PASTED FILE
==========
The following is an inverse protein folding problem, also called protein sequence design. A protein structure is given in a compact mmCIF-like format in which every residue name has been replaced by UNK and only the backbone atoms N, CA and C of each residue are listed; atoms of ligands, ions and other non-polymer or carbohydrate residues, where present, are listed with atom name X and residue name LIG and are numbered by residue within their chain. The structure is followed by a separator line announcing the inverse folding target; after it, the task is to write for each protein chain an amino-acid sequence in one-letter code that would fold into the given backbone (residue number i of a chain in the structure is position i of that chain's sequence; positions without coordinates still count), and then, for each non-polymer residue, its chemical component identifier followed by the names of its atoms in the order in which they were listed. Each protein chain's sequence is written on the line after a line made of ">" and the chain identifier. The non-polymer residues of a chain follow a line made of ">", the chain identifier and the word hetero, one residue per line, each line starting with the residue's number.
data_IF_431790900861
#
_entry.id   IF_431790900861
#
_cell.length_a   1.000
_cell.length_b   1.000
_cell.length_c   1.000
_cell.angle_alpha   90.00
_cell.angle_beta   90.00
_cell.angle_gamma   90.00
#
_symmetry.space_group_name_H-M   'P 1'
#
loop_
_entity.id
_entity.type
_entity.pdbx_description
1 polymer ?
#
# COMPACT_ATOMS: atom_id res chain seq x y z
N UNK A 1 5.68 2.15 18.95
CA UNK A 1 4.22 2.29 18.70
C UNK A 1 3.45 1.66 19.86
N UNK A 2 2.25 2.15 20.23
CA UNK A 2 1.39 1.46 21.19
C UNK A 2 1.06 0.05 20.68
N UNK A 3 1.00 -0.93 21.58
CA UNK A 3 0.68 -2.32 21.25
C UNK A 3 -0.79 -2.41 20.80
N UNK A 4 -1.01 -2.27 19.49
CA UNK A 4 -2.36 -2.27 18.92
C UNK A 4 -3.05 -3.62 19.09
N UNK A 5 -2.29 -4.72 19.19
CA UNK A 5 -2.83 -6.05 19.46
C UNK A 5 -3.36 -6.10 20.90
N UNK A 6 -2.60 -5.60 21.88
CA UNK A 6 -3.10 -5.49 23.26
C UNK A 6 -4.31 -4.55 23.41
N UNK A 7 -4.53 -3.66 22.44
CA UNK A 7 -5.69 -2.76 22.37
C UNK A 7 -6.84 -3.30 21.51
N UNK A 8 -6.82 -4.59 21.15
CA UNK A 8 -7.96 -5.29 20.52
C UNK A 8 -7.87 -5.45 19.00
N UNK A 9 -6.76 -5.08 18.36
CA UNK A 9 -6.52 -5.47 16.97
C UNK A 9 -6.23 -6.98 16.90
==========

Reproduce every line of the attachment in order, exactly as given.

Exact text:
The following is an inverse protein folding problem, also called protein sequence design. A protein structure is given in a compact mmCIF-like format in which every residue name has been replaced by UNK and only the backbone atoms N, CA and C of each residue are listed; atoms of ligands, ions and other non-polymer or carbohydrate residues, where present, are listed with atom name X and residue name LIG and are numbered by residue within their chain. The structure is followed by a separator line announcing the inverse folding target; after it, the task is to write for each protein chain an amino-acid sequence in one-letter code that would fold into the given backbone (residue number i of a chain in the structure is position i of that chain's sequence; positions without coordinates still count), and then, for each non-polymer residue, its chemical component identifier followed by the names of its atoms in the order in which they were listed. Each protein chain's sequence is written on the line after a line made of ">" and the chain identifier. The non-polymer residues of a chain follow a line made of ">", the chain identifier and the word hetero, one residue per line, each line starting with the residue's number.
data_IF_431790900861
#
_entry.id   IF_431790900861
#
_cell.length_a   1.000
_cell.length_b   1.000
_cell.length_c   1.000
_cell.angle_alpha   90.00
_cell.angle_beta   90.00
_cell.angle_gamma   90.00
#
_symmetry.space_group_name_H-M   'P 1'
#
loop_
_entity.id
_entity.type
_entity.pdbx_description
1 polymer ?
#
# COMPACT_ATOMS: atom_id res chain seq x y z
N UNK A 1 5.68 2.15 18.95
CA UNK A 1 4.22 2.29 18.70
C UNK A 1 3.45 1.66 19.86
N UNK A 2 2.25 2.15 20.23
CA UNK A 2 1.39 1.46 21.19
C UNK A 2 1.06 0.05 20.68
N UNK A 3 1.00 -0.93 21.58
CA UNK A 3 0.68 -2.32 21.25
C UNK A 3 -0.79 -2.41 20.80
N UNK A 4 -1.01 -2.27 19.49
CA UNK A 4 -2.36 -2.27 18.92
C UNK A 4 -3.05 -3.62 19.09
N UNK A 5 -2.29 -4.72 19.19
CA UNK A 5 -2.83 -6.05 19.46
C UNK A 5 -3.36 -6.10 20.90
N UNK A 6 -2.60 -5.60 21.88
CA UNK A 6 -3.10 -5.49 23.26
C UNK A 6 -4.31 -4.55 23.41
N UNK A 7 -4.53 -3.66 22.44
CA UNK A 7 -5.69 -2.76 22.37
C UNK A 7 -6.84 -3.30 21.51
N UNK A 8 -6.82 -4.59 21.15
CA UNK A 8 -7.96 -5.29 20.52
C UNK A 8 -7.87 -5.45 19.00
N UNK A 9 -6.76 -5.08 18.36
CA UNK A 9 -6.52 -5.47 16.97
C UNK A 9 -6.23 -6.98 16.90